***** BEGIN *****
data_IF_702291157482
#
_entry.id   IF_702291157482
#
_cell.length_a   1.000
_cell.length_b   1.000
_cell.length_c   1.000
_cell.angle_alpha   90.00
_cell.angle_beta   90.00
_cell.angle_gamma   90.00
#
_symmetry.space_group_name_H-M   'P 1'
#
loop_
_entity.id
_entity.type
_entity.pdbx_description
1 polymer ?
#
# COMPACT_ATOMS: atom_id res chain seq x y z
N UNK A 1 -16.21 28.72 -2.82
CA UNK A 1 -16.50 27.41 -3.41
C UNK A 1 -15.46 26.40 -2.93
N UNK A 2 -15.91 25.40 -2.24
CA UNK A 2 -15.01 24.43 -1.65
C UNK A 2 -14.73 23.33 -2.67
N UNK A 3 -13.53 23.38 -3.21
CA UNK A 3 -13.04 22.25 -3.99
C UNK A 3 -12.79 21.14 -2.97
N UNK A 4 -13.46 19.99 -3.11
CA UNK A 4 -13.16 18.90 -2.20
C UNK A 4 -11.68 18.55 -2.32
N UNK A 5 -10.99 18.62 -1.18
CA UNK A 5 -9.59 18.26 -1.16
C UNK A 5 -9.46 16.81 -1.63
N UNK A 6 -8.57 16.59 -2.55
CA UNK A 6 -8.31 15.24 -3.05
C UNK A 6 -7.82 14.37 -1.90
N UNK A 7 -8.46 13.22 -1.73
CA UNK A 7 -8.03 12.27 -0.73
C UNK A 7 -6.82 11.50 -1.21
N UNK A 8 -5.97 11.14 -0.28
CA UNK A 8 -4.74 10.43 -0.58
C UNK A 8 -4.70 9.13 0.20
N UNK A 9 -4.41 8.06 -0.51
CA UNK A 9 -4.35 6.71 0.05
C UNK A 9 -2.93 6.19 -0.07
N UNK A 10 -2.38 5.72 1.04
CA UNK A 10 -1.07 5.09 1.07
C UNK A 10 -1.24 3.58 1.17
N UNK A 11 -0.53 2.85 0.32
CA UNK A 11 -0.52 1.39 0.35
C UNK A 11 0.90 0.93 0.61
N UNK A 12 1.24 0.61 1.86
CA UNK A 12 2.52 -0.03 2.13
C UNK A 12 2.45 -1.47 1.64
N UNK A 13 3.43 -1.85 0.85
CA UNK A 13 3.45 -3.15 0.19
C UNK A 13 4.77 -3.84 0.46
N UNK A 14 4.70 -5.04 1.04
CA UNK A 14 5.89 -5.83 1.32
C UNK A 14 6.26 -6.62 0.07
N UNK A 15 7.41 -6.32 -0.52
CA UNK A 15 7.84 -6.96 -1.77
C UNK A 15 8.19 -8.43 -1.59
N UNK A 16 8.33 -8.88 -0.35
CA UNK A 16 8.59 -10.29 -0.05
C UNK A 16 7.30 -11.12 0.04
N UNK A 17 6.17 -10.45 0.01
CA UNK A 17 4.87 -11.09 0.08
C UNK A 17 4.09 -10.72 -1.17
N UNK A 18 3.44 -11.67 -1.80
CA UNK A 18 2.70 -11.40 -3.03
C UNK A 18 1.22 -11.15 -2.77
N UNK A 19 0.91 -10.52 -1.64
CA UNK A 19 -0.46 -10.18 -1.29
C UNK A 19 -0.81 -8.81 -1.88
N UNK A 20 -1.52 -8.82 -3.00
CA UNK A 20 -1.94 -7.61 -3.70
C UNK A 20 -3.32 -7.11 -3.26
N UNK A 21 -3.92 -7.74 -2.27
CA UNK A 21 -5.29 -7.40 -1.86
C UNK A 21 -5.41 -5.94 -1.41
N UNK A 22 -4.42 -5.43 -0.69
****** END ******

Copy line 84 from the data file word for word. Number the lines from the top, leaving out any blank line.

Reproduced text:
N UNK A 22 -4.42 -5.43 -0.69